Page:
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In the coming weeks, Selma will roll into more than 27,000 classrooms around the country, free of charge.

But it's not the Oscar-nominated, Oprah Winfrey-backed film.

This version, according to the Southern Poverty Law Center (SPLC), which produced the film, showcases the true stars of the civil rights movement in Alabama: the students.

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"Their story is often forgotten," said SPLC President Richard Cohen, who served as executive producer on the film, during a phone interview.

While the Hollywood film focuses primarily on Martin Luther King Jr. and President Lyndon B. Johnson, Selma: The Bridge to the Ballot shines a light on the students and teachers who worked for equal rights every day, in the face of constant opposition.

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The 40-minute documentary uses grainy historic footage and first-hand interviews conducted over the last several years with students involved in the fight to describe the events leading up to and following Bloody Sunday. That was the day, 50 years ago this weekend, that Alabama state troopers and police officers beat students and other civil rights activists as they attempted to cross the Edmund Pettus Bridge during a march from Selma to Montgomery.

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The students didn't have the name recognition of Dr. King, but they courageously demanded equal treatment at lunch counters, theaters and on buses around the state.

"Few of us will have the impact of Dr. King," Cohen said, but added that doesn't mean you can't make a difference.

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"We hope that kids understand that they have the ability to change the world," he said.

Narrated by Montgomery native and Oscar-winner Octavia Spencer, who donated her time to the project, the documentary reveals how students, many with the approval of their teachers, skipped class to protest for civil rights during the early 1960s.

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Their willingness to participate was pivotal, a fact that SPLC thinks is often overlooked. Not bound by the fear of losing jobs, students took to the streets while many older African Americans remained quiet.

But the students' determination and attempts to organize voter registration drives eventually prompted teachers to take to the streets, too, which helped convince others to join. In short, they sparked the movement that would eventually lead President Johnson to sign the Voting Rights Act of 1965.

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"It's important for us to show that this wasn't something that was just propelled by a few giants," Cohen said. "It was something that involved so many people."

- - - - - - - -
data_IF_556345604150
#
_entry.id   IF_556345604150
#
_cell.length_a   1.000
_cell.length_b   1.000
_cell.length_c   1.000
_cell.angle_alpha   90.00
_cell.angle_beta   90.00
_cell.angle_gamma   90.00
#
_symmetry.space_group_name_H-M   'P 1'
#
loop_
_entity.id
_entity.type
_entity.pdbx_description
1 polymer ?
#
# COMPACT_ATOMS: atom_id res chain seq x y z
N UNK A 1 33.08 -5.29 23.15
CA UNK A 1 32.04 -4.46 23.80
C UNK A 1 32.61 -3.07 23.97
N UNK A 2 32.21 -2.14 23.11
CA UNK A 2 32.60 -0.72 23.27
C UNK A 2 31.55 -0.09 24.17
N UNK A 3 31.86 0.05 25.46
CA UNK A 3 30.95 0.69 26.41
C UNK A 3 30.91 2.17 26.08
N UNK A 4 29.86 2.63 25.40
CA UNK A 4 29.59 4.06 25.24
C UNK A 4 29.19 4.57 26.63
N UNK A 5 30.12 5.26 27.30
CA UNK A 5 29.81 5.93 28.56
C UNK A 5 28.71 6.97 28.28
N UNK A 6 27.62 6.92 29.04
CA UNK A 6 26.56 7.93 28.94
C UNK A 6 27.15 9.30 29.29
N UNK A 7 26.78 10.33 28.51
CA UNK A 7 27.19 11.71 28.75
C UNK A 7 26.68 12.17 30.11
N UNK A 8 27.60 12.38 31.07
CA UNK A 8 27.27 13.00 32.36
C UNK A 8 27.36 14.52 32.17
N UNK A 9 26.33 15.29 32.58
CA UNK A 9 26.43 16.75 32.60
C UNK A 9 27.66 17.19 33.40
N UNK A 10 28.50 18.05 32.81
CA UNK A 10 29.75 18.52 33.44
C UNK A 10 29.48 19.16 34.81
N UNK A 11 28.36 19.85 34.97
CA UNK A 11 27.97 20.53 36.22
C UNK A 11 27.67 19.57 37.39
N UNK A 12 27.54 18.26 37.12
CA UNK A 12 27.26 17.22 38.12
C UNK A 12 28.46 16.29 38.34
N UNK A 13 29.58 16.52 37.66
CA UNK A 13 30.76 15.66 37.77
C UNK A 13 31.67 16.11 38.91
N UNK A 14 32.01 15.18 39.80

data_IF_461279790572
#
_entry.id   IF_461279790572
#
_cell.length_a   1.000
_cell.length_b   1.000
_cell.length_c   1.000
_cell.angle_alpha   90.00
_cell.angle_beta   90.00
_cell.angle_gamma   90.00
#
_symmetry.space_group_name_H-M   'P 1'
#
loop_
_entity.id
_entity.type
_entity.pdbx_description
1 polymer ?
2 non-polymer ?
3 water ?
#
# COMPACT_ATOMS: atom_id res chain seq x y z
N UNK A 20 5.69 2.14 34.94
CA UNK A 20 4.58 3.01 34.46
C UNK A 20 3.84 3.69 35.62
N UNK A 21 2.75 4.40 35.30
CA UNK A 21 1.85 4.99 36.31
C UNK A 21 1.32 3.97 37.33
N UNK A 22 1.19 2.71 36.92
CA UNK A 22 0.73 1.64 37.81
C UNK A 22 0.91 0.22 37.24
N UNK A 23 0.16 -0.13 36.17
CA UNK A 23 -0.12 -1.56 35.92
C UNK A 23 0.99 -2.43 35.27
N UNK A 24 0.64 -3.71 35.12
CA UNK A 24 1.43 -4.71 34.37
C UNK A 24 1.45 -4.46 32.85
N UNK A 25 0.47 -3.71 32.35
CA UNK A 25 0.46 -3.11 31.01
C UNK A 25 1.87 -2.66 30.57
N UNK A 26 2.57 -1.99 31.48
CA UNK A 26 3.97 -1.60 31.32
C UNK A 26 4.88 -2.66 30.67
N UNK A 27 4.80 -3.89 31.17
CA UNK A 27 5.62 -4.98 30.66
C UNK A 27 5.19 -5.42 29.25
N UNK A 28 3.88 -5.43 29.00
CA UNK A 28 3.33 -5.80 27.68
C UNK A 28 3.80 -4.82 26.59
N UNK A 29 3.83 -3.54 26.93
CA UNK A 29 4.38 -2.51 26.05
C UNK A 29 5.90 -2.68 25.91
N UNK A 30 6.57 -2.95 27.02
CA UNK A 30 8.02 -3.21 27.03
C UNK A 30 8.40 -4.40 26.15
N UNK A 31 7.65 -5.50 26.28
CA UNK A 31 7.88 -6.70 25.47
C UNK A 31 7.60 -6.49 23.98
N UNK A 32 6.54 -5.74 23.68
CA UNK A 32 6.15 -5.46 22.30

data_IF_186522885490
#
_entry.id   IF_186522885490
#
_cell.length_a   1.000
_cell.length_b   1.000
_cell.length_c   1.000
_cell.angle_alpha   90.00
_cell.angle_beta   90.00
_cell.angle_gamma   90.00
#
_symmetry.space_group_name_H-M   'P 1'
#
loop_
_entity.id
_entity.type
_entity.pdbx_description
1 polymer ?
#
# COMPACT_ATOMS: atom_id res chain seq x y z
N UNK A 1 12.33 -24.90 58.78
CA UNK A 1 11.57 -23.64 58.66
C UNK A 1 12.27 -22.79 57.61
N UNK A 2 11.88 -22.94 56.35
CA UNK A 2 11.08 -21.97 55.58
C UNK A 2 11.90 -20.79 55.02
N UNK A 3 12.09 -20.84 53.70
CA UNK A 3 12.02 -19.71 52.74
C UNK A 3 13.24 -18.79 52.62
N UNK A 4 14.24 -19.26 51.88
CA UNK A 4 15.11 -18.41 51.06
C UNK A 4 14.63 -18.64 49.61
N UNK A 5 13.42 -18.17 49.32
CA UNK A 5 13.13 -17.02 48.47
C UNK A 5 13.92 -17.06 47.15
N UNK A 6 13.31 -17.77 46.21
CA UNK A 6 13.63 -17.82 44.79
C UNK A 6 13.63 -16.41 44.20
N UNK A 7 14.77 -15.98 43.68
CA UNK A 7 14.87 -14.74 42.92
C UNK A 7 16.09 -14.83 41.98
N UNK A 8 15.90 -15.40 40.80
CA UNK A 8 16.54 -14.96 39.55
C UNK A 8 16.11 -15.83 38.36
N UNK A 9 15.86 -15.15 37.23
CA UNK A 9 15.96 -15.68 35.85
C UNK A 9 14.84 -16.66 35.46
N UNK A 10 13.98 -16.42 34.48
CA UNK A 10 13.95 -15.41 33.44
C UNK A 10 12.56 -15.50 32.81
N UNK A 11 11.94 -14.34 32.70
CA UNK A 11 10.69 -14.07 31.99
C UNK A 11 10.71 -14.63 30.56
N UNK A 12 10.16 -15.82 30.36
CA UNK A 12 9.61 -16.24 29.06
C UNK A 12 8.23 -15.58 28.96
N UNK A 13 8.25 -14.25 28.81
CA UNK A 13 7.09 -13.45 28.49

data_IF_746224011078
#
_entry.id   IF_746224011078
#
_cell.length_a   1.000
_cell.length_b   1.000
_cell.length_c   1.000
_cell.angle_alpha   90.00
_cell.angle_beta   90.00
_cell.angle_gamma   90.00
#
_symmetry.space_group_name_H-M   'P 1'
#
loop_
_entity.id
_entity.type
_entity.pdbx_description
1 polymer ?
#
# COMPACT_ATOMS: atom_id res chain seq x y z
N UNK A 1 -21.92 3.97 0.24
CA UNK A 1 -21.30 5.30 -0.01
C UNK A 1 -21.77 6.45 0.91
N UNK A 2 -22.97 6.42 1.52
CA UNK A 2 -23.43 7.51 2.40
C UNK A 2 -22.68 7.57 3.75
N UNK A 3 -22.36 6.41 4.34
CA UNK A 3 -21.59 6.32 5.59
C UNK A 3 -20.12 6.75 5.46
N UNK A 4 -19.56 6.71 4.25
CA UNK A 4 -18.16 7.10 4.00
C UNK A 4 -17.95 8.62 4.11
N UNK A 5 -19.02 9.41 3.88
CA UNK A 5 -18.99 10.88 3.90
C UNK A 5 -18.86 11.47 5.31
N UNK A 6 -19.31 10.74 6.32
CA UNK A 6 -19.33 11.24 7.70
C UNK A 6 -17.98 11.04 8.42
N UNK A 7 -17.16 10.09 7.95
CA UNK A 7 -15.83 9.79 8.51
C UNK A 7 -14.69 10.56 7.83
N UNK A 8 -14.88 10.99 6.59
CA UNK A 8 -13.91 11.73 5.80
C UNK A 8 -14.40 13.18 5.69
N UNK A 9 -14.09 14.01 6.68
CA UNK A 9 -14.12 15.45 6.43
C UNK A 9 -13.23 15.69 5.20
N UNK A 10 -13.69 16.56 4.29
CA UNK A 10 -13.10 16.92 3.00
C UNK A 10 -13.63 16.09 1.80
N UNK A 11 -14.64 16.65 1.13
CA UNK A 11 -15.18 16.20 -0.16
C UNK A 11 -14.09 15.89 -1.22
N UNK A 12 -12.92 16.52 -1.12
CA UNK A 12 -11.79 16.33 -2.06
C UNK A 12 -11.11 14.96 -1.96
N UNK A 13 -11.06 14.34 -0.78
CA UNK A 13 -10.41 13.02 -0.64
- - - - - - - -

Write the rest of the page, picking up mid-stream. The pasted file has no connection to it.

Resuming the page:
Schools and other organizations can request free copies of the film online, and they're encouraged to hold community screenings. The film won't be in traditional theaters, Cohen said, and the focus is on reaching students. About 27,000 orders have already been processed and the center expects to distribute hundreds of thousands of copies over the coming years to schools and organizations around the country. The documentary will also be up for Academy Award consideration next year, Cohen said. The center received the "Best Documentary Short Subject" Oscar in 1995 for another "Teaching Tolerance" film about civil rights.

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He hopes teachers will use the documentary to talk to students about civic engagement. Events like Ferguson and the Black Lives Matter movement are important, he said, but "can they be sustained?"

This weekend, members of SPLC will gather in Montgomery to premiere the movie and commemorate Bloody Sunday and the fight for civil rights. But Cohen bristles at people who simply want to see civil rights as a fight of the past.

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"Lots of people are coming and reveling in celebration, patting themselves on the back," he lamented, "yet they are somewhat unwilling to pick up the mantle and continue the unfinished business of the movement."

Voter ID laws and voter suppression remain alive and well, he pointed out. The issues of income inequality, mass incarceration, racial profiling and the treatment of undocumented people "are still simmering."

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And he thinks the fact that millions of people are eligible to vote but don't show up "is a sign that our democracy is not healthy."

The final line of the film sends the message Cohen wants to get to students: "Still, there's so much more to be done."

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Emily DeRuy is a Washington, D.C.-based associate editor, covering education, reproductive rights, and inequality. A San Francisco native, she enjoys Giants baseball and misses Philz terribly.